Warren Harland Pearse, MD

Warren Harland Pearse, MD

Warren Harland Pearse, MD (November 16, 2016)

Dr. Warren Pearse died peacefully on November 16, 2015, at the age of 88. Dr. Pearse was born in Detroit, Michigan, on September 28, 1927. He earned his undergraduate degree from Michigan State University and his medical degree from Northwestern University. Following two years in the Army Medical Service, he completed his residency at the University of Michigan under Dr. Norman F. Miller. He initially joined his father in Detroit, Michigan, to practice obstetrics and gynecology. He later moved to Gallipolis, Ohio, and then to Omaha, Nebraska, where he joined the University of Nebraska faculty. He rose to the rank of chair at the University of Nebraska Department of Obstetrics and Gynecology. In 1971, he moved to Richmond, Virginia, to become Dean at the Medical College of Virginia. In 1975, he accepted the position of Executive Director of the American College of Obstetricians and Gynecologists (ACOG), where he remained until his retirement 18 years later in 1993.

Dr. Pearse accomplished many goals in his career. He was an obstetrician–gynecologist in private practice, a university department chair, and a medical school dean. The culmination of these goals was his leadership of ACOG, which has had a significant and lasting effect on the profession of obstetrics and gynecology. Dr. Pearse had the insight to move ACOG from its founding home in Chicago, Illinois, to Washington, D.C., in 1981. He recognized the need for ACOG to become more politically active, visible, and on the front line in the advancement of women’s health care. On the heels of the ACOG move to Washington, Dr. Pearse was able to acquire funding through a donation from the estate of Jay Bay Jacobs, MD, for the construction of the ACOG headquarters office building. Upon his retirement, the building was renamed the Warren H. Pearse Building in his honor.

During his academic and administrative career, he made substantial contributions to our field as a strong advocate for women. In 1990, he founded the Jacobs Institute of Women's Health and was the Founding Editor of Women's Health Issues. During his time as executive director, he made important contributions to issues facing obstetrics and gynecology. He performed a detailed analysis of work force issues in the field and provided honest, clear-eyed evaluations of the changing nature of the work force as obstetricians and gynecologists took on larger roles as primary care physicians. He also evaluated the emergence of women in practice and the retirement patterns of ob/gyn specialists, and played a key role in the development of subspecialties and the nature of residency education. In 1989, he foresaw the rapid changes in information that have come to pass and was intimately involved in addressing the liability crisis that deeply affected our discipline. In the midst of transformative changes, he remained a voice of wisdom and championed the honest, reasoned approach to change.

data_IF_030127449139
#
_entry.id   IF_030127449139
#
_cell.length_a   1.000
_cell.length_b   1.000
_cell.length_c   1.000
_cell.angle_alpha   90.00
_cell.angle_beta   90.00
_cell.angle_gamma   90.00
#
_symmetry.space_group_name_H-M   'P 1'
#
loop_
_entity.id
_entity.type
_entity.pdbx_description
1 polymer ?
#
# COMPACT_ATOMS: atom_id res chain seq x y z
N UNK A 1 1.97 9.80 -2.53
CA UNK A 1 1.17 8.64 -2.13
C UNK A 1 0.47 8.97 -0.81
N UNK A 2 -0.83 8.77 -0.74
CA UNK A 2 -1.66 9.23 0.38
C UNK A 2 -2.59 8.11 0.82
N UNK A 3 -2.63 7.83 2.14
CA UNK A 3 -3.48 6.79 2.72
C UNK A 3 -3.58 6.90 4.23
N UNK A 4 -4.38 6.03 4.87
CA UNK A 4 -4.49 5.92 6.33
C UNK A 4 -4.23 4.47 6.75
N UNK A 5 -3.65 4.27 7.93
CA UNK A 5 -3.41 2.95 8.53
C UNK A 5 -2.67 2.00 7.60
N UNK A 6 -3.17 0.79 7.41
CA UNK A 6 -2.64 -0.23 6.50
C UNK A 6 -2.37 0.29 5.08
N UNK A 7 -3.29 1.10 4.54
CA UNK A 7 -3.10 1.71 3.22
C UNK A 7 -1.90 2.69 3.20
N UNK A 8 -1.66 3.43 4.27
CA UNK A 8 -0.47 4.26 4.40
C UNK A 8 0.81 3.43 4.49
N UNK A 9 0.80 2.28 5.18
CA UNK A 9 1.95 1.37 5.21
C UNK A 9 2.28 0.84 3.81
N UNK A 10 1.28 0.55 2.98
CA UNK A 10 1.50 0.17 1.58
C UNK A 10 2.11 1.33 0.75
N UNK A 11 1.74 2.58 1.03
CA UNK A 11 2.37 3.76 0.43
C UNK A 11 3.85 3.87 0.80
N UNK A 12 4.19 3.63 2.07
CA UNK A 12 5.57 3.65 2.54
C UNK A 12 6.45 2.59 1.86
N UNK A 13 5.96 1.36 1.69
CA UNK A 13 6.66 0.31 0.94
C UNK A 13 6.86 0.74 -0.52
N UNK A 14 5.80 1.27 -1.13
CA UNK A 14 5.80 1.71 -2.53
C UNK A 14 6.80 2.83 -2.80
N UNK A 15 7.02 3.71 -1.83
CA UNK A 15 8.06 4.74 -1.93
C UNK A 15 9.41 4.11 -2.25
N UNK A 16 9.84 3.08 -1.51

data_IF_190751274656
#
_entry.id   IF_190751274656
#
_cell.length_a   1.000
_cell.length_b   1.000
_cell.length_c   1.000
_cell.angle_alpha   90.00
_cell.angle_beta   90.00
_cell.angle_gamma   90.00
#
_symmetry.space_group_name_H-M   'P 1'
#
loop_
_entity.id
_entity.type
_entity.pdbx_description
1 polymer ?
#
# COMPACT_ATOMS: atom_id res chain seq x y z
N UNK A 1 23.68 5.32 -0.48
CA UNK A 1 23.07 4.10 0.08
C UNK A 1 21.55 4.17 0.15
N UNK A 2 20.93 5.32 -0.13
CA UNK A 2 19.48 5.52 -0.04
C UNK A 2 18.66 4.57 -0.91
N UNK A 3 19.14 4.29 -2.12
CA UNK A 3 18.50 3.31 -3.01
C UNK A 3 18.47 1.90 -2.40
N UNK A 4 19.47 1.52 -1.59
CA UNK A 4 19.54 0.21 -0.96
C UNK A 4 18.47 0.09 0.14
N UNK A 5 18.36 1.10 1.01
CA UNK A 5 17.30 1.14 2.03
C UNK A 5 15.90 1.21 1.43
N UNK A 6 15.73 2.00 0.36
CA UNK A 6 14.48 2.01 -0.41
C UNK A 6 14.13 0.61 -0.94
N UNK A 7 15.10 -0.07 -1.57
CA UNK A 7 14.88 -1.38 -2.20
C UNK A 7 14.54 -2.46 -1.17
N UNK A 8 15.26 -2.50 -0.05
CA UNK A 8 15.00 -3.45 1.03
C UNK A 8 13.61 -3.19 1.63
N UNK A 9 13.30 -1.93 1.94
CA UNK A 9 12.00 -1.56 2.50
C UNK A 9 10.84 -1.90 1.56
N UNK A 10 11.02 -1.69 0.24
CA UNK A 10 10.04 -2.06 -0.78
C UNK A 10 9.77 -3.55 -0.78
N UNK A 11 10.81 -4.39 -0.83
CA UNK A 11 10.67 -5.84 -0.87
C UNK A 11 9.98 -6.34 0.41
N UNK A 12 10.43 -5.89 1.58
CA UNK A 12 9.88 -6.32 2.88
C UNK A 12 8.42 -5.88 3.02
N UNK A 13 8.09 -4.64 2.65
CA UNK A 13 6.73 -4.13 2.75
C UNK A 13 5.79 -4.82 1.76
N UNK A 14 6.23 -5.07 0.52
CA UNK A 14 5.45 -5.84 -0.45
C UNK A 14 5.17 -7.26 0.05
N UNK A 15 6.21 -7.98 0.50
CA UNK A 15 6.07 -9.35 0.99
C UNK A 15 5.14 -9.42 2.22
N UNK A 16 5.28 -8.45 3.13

Retirement afforded Dr. Pearse the time to enjoy boating on the Chesapeake Bay, model railroading, curling, vacationing in Wisconsin, and traveling the Lincoln Highway. He loved history and was especially interested in early medical history, World War II, and Queen Victoria. Dr. Pearse was a devoted Nebraska Cornhuskers fan, and he enjoyed puns, jokes, and limericks.

His wife of 62 years, Jacqueline Langan, preceded him in death. He is survived by his four loving daughters—Kathy LaFayette (Larry) of Minneapolis, Minnesota; Susan Miles (Joseph) of Ashland, Virginia; Laurie Hudgins (Stephen) of Blacksburg, Virginia; Mara Burke (Richard) of Iowa City, Iowa—as well as his sister Mary Ray, brother-in-law Jack Ray, sister-in-law Connie Stanilus, 10 grandchildren, and 4 great-grandchildren.

Submitted by Hal C. Lawrence III, MD and John O. L. DeLancey, MD

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